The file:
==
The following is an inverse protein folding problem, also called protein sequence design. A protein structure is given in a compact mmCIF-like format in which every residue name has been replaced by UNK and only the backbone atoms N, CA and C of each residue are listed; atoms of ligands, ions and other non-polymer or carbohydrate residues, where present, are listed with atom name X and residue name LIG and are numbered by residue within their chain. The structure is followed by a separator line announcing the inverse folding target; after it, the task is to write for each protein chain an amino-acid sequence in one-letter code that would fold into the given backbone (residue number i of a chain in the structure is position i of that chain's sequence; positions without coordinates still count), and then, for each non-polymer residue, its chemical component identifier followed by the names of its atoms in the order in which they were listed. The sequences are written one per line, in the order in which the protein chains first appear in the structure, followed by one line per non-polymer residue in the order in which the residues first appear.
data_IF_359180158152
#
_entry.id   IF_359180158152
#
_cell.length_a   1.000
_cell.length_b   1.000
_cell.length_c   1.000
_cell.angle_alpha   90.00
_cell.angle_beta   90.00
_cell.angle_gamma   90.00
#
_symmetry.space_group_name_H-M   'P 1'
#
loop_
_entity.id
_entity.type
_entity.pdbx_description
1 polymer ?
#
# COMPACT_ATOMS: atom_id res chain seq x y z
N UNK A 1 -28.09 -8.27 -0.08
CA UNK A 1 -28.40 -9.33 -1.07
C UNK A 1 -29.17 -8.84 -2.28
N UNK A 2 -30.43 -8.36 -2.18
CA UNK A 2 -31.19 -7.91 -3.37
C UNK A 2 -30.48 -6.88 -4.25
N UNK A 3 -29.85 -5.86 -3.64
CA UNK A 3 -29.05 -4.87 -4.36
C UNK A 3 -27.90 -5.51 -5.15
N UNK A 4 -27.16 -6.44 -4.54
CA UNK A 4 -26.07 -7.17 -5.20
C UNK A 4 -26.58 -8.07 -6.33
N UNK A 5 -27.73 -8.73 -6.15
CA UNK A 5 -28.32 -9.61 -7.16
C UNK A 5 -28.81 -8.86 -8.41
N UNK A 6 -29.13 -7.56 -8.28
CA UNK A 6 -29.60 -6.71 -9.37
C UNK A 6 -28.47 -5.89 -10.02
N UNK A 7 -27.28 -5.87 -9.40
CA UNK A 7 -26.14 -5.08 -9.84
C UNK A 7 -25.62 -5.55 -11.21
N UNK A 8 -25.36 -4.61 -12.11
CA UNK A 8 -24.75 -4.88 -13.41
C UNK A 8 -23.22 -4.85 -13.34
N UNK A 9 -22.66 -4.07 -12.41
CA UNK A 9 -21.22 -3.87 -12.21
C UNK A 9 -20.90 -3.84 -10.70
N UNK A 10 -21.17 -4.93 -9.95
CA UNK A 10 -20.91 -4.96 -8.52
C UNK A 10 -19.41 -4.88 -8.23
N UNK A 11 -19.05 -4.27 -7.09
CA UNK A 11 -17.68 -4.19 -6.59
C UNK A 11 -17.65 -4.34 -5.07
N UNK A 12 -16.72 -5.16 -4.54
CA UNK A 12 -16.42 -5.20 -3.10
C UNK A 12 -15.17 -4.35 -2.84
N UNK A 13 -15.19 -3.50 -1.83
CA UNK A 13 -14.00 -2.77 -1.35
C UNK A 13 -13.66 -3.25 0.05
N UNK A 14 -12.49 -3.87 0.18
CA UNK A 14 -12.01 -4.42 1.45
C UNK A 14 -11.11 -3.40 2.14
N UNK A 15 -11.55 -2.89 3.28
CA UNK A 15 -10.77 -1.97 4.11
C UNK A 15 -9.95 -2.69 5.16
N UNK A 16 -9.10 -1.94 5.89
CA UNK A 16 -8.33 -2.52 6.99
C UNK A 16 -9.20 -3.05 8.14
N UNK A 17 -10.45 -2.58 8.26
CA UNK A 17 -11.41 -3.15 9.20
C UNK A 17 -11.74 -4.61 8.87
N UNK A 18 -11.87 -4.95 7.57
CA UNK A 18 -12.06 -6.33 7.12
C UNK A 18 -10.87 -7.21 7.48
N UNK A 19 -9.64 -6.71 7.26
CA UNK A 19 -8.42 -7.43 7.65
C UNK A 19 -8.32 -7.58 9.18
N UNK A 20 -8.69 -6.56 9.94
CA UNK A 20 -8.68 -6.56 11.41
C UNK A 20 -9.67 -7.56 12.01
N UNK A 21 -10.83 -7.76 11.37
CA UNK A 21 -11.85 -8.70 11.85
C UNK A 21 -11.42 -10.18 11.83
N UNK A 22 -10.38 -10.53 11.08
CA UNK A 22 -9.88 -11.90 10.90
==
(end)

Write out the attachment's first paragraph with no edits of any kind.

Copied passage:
The following is an inverse protein folding problem, also called protein sequence design. A protein structure is given in a compact mmCIF-like format in which every residue name has been replaced by UNK and only the backbone atoms N, CA and C of each residue are listed; atoms of ligands, ions and other non-polymer or carbohydrate residues, where present, are listed with atom name X and residue name LIG and are numbered by residue within their chain. The structure is followed by a separator line announcing the inverse folding target; after it, the task is to write for each protein chain an amino-acid sequence in one-letter code that would fold into the given backbone (residue number i of a chain in the structure is position i of that chain's sequence; positions without coordinates still count), and then, for each non-polymer residue, its chemical component identifier followed by the names of its atoms in the order in which they were listed. The sequences are written one per line, in the order in which the protein chains first appear in the structure, followed by one line per non-polymer residue in the order in which the residues first appear.